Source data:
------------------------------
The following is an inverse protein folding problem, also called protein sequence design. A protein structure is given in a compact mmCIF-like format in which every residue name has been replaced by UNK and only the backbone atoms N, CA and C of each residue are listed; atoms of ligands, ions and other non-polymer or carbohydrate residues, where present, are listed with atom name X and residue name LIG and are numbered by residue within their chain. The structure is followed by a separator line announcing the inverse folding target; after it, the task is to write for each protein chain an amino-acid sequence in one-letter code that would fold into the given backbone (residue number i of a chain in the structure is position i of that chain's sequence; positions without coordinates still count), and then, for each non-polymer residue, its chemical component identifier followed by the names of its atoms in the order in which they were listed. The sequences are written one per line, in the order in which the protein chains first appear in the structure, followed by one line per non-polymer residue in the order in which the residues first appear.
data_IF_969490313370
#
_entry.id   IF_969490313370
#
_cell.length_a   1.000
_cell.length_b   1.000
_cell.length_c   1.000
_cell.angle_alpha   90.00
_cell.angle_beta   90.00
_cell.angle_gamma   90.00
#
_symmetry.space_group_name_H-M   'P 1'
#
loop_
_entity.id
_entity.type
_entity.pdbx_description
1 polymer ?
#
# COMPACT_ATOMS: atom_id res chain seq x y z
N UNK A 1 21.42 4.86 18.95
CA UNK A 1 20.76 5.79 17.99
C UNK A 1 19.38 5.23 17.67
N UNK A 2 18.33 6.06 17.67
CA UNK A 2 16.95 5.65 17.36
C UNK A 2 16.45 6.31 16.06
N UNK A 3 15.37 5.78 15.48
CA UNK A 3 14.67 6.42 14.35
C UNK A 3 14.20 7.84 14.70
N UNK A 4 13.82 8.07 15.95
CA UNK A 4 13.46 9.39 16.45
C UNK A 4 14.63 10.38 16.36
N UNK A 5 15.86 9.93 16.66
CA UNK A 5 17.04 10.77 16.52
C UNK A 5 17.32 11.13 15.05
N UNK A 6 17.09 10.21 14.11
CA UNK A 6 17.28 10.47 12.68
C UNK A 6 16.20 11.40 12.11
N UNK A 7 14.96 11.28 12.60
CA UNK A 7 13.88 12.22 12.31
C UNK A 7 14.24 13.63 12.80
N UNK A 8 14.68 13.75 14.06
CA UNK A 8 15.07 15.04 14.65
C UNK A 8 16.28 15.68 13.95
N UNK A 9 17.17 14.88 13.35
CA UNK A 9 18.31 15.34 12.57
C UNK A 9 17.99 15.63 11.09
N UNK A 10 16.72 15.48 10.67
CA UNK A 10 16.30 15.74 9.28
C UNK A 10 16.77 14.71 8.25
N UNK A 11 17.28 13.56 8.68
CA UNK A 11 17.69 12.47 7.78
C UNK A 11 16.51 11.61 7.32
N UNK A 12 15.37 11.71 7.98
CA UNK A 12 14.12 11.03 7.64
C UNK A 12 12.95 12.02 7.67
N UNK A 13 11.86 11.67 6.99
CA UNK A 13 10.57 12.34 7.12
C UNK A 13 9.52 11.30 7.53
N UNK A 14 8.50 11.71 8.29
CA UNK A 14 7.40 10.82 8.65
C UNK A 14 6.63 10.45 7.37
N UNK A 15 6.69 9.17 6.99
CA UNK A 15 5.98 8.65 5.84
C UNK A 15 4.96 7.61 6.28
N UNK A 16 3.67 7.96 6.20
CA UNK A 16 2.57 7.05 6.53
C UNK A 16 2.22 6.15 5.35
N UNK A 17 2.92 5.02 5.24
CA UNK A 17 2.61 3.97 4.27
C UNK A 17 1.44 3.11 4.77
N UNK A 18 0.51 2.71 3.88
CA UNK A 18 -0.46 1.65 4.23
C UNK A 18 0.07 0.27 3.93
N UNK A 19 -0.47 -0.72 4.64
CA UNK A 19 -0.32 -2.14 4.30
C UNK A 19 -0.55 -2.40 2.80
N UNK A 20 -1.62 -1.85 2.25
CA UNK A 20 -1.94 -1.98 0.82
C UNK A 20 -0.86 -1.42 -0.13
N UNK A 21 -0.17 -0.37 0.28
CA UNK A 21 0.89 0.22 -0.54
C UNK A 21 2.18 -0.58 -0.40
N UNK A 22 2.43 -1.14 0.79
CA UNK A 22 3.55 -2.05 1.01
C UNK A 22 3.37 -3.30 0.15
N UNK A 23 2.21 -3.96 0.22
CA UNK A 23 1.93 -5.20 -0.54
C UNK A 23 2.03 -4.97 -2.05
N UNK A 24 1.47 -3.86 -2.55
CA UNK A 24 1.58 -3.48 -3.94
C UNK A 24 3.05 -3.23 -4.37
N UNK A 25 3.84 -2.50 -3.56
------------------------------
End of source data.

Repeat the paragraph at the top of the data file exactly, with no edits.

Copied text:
The following is an inverse protein folding problem, also called protein sequence design. A protein structure is given in a compact mmCIF-like format in which every residue name has been replaced by UNK and only the backbone atoms N, CA and C of each residue are listed; atoms of ligands, ions and other non-polymer or carbohydrate residues, where present, are listed with atom name X and residue name LIG and are numbered by residue within their chain. The structure is followed by a separator line announcing the inverse folding target; after it, the task is to write for each protein chain an amino-acid sequence in one-letter code that would fold into the given backbone (residue number i of a chain in the structure is position i of that chain's sequence; positions without coordinates still count), and then, for each non-polymer residue, its chemical component identifier followed by the names of its atoms in the order in which they were listed. The sequences are written one per line, in the order in which the protein chains first appear in the structure, followed by one line per non-polymer residue in the order in which the residues first appear.